Day At The Track

Standardbred Canada CEO - uninspiring start

07:08 AM 06 May 2010 NZST
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Andrew Cohen
Andrew Cohen

Even as Auckland Reactor gears up for battle and impresses the locals, and even as the major stakes season starts in a few days at Freehold Raceway, it's fair to say it has been another relatively grim week along the harness racing front in North America.

Thank goodness the sire stakes circuits are starting this weekend and that the Berry's Creek Final and the Graduate Eliminations will be held Saturday night at the Meadowlands. Not a moment too soon to remind us why we have to fight all these other fights.

First, we learned that Standardbred Canada has selected a new leader, John Gallinger, whose previous ties to harness racing were quite tenuous. Gallinger comes to Canada's main harness organization from the Thoroughbred world, from the now-flailing Magna Entertainment Corp., where the former accountant was in charge of IT. To those of us who feel significant change is long overdue in the sport, Gallinger's initial public comments were uninspiring. He refused to share his vision for the future of the organization. Instead, he merely said he planned to spend the next few months listening to his constituents.

As a member of Standardbred Canada, and as someone who also expressed interest in succeeding Ted Smith there, I think the new CEO must quickly explain to horsemen and horsewomen where he plans to take the organization. What does he know about the Standardbred industry? What does he see as its biggest problems? What does he want to do first-aside from listening to the people he has been hired to lead? I'd like to know about his agenda and I'd also like to know from the folks who decided to hire him why they felt it necessary and advisable to go outside of the harness racing circle. I ask these questions without rancor. I'm just curious and I bet hundreds of others are, too. So far, Gallinger's "roll out" has been underwhelming.

Equally underwhelming was the photo in Hoof Beats magazine showing the current board of directors of the United States Trotting Association. The photo indeed says a thousand words. And most of those words should highlight the disturbing fact that only three women evidently serve on the board of an industry that supports the lives of hundreds and hundreds of women. Moreover, the photo reveals how generally old the USTA's board members are and how few younger leaders there are. There should be a mandatory retirement age for service on the Board. And its bylaws ought to be changed to encourage more women and more directors under the age of 40 no matter where they live.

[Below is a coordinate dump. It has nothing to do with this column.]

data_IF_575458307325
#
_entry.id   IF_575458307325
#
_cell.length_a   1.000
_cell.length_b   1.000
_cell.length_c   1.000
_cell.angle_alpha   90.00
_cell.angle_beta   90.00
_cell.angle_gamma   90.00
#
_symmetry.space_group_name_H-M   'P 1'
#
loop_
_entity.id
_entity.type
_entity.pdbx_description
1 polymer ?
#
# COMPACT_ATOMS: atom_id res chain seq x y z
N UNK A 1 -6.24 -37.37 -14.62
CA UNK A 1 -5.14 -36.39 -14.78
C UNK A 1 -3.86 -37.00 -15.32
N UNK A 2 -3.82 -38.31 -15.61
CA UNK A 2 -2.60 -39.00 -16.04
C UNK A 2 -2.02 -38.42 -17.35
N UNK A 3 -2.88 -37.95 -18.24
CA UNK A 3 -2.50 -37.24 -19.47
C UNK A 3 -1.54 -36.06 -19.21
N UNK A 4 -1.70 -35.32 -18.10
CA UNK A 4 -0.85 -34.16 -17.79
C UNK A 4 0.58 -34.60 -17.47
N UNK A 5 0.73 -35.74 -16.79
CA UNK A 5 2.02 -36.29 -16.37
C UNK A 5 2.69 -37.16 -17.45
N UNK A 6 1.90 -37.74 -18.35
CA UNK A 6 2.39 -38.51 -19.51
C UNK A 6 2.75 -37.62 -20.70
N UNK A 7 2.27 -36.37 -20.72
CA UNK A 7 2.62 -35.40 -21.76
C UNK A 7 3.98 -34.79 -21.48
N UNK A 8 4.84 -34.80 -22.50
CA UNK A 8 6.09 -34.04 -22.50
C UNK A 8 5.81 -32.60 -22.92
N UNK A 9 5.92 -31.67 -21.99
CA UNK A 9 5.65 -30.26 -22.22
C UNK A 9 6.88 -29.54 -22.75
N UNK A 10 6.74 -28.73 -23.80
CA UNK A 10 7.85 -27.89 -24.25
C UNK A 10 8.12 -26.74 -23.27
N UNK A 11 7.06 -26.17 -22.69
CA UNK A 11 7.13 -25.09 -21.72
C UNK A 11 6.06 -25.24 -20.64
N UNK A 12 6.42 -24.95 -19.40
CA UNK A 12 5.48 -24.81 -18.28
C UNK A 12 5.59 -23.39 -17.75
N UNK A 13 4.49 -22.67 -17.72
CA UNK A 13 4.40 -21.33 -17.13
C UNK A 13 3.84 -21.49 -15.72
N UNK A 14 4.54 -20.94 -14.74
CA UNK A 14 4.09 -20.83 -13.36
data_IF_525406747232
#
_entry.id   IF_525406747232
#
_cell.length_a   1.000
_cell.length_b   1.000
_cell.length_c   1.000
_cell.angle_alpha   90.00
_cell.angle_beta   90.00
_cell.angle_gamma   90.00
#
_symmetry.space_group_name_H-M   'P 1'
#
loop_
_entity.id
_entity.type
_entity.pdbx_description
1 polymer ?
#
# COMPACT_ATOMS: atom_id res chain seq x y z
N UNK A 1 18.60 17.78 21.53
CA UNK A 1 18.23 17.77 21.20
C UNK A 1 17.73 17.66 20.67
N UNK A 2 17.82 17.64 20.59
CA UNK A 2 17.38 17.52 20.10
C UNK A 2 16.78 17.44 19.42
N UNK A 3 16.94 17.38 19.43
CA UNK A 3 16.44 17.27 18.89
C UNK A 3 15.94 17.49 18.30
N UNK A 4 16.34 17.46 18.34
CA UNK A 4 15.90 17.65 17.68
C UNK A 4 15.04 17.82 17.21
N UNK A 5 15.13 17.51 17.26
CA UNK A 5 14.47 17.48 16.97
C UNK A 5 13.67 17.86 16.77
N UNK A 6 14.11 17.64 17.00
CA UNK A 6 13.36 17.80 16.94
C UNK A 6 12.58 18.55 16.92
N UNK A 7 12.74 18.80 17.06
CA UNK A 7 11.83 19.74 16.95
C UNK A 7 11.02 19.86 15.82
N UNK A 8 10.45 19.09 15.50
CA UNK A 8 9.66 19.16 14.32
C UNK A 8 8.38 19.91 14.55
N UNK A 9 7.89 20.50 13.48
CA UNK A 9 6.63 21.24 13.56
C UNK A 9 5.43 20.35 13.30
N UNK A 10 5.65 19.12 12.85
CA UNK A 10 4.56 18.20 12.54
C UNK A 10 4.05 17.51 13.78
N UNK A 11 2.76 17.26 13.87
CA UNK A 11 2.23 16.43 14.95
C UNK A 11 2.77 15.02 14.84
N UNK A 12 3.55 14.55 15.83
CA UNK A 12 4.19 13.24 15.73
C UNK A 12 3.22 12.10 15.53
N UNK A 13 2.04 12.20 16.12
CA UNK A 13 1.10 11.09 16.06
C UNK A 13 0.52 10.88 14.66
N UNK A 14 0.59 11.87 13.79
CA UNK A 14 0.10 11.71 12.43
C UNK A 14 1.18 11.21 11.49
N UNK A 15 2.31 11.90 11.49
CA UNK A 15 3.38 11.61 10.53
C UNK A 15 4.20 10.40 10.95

Next, we learned that the United States Supreme Court would not interject itself into a dispute between the state of Delaware and the federal government over whether the state could expand its sports-betting offerings beyond football. The High Court's non-decision decision is a timely reminder of how complicated are the problems facing harness racing today. An industry that desperately needs help from states in getting its product to consumers now is blocked from doing so unless it can convince the Congress to switch direction and relinquish federal control. As you may imagine, federal lawmakers appear to have bigger dishes on their plates.

Then we learned that the top-ranked North American trotting colt, Il Villaggio, would be unable to race this year due to a leg injury suffered in his paddock. One minute his connections are reckoning they have a horse capable of competing well in the Hambletonian. The next minute they are issuing a press release announcing they are going to be monitoring the colt's progress to see if he has a future in racing. It's not enough to be good in this sport-you have to be lucky, too. Speaking of lucky, the poignantly-named Lucky Chucky now moves up a spot as the pre-season favorite. He'll bang heads with Holiday Road, Pilgrims Taj and others.

Finally, we learned that the Meadowlands Racetrack's operating agency, the New Jersey Sports and Exposition Authority has cut its payroll by $1.3 million over the past six months, undercutting even further the diminishing services and facilities at the Big M even as its stakes' season gears up. The place already looks like a ghost town on most nights. That the few dogged people still in charge at America's most important harness track-McKee and Silver and Koch and the rest of the gang-- do as well as they do with the limited resources they have is a credit only to them. The Big M will likely never be Churchill Downs. But the gulf between the two tracks has never been more apparent. And that's a crying shame.

We'll be distracted soon by all the great racing ahead but I hope it doesn't prevent us from finally dealing with the above issues and many more; the long-term problems that require long-term solutions. The only way to get through it is to go through it.

Andrew Cohen is a Standardbred owner, breeder and writer.

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